The joy of digital products is that you list it once and all you have to do is renew it when it sells!
Paying taxes on crafts
You've gotta be realistic with your pricing, but you also need to be sure you're making a good chunk of profit. Why? Because you're going to have to pay taxes and self-employment taxes suck donkey balls.
I'm not a tax advisor so I'm not going to dive deep into this, but I do recommend setting aside at least 25% of your profits for taxes. This is another reason I'm charging $34 for my product instead of $11.32. I like money and the freedoms it affords me. I don't price gouge, but I no longer feel guilty charging higher prices because I know my products are worth it.
Calculating extra costs
There are other costs that go into running a business. Even if they're minimal, they should be calculated. Some expenses that a lot of crafters tend to forget about include blades and mats for your Cricut, wood glue for your Glowforge projects, etc. Even though you don't use a lot of glue, or even though your blade lasts 1,000 cuts, it's still a business expense and should be factored in.
If you aren't sure how many cuts your blade will get, or how much glue or stain you use on each project, guesstimating is fine.
How to afford free shipping
If you're going to offer free shipping, you have to include the cost of shipping supplies as well as the cost of actually shipping the item, and factor that into the price. Do not just offer free shipping and let that eat into your profits.
Etsy loves when sellers offer free shipping, so when we added that to our shop, our sales went up pretty steadily. Even though we charge more than others who sell similar items, we make sure our customer service is on point at all times and we always include a free gift with each purchase.
Yes, each gift is calculated into the cost of supplies… it costs us about $.40 for the gift we send.
A note on gifts: Don't just send something random. Send a gift that pairs well with the item being sent.
Another thing you've gotta get nailed down if you want to do well on Etsy is your Etsy SEO. I covered that in another post so I'm not going to dive into it here, but Etsy SEO is extremely important!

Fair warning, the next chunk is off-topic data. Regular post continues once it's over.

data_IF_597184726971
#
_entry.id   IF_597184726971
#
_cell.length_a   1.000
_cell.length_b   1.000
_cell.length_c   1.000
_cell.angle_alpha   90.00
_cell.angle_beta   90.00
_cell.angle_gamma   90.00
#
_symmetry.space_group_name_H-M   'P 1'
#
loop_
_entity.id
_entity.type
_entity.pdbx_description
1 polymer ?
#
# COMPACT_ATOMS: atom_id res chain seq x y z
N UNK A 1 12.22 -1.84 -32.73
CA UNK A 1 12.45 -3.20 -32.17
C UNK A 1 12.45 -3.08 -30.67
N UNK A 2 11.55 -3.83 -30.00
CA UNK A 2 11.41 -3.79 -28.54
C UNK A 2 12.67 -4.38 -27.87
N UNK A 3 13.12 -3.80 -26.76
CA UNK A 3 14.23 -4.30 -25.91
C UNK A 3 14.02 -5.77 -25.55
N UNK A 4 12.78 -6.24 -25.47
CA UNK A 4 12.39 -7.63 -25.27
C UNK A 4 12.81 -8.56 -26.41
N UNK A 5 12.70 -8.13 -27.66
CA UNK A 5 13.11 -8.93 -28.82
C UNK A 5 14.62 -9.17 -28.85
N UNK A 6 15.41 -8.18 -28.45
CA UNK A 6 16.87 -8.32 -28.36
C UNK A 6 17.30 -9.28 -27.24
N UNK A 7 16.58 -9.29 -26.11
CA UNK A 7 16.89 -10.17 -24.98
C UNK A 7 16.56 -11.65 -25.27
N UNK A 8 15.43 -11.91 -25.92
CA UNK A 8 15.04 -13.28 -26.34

Your money mindset
Pricing is a hot topic and it gets rather emotional in some of the crafting groups. I was told I “had a big head” because I factor in an hourly rate when figuring out my prices.
This woman literally said “wow, crafters sure have gotten big heads!” Ummm. Ma'am. This is a business. Just because I do it for fun doesn't mean I can't make big bucks while I'm at it. And you should, too!
Your mindset when it comes to money is going to play a huuuuge role in how successful you are with your craft business – or any business, really.
If you're struggling with feeling guilty for “taking people's money”, I feel you. I was there for YEARS. In fact, I still struggle with it at times. If you want to get started on the path I took, on the path to helping people while getting paid, on the path to making crafts while also making six figures, start with your mindset.
It is okay for you to make money – yes, even good money – from your craft. Don't let anyone tell you otherwise. I know you're probably wondering how in the heck meditation and manifestation roll into money management, but it does. Trust me, 100%, it does.
Pricing your handmade goods
Once you figure out your pricing for your crafts, you're going to have more confidence. You'll have a set price, and without that wiggle room for people to try and get a “better deal”, you're setting that boundary and getting that paycheck every. single. day.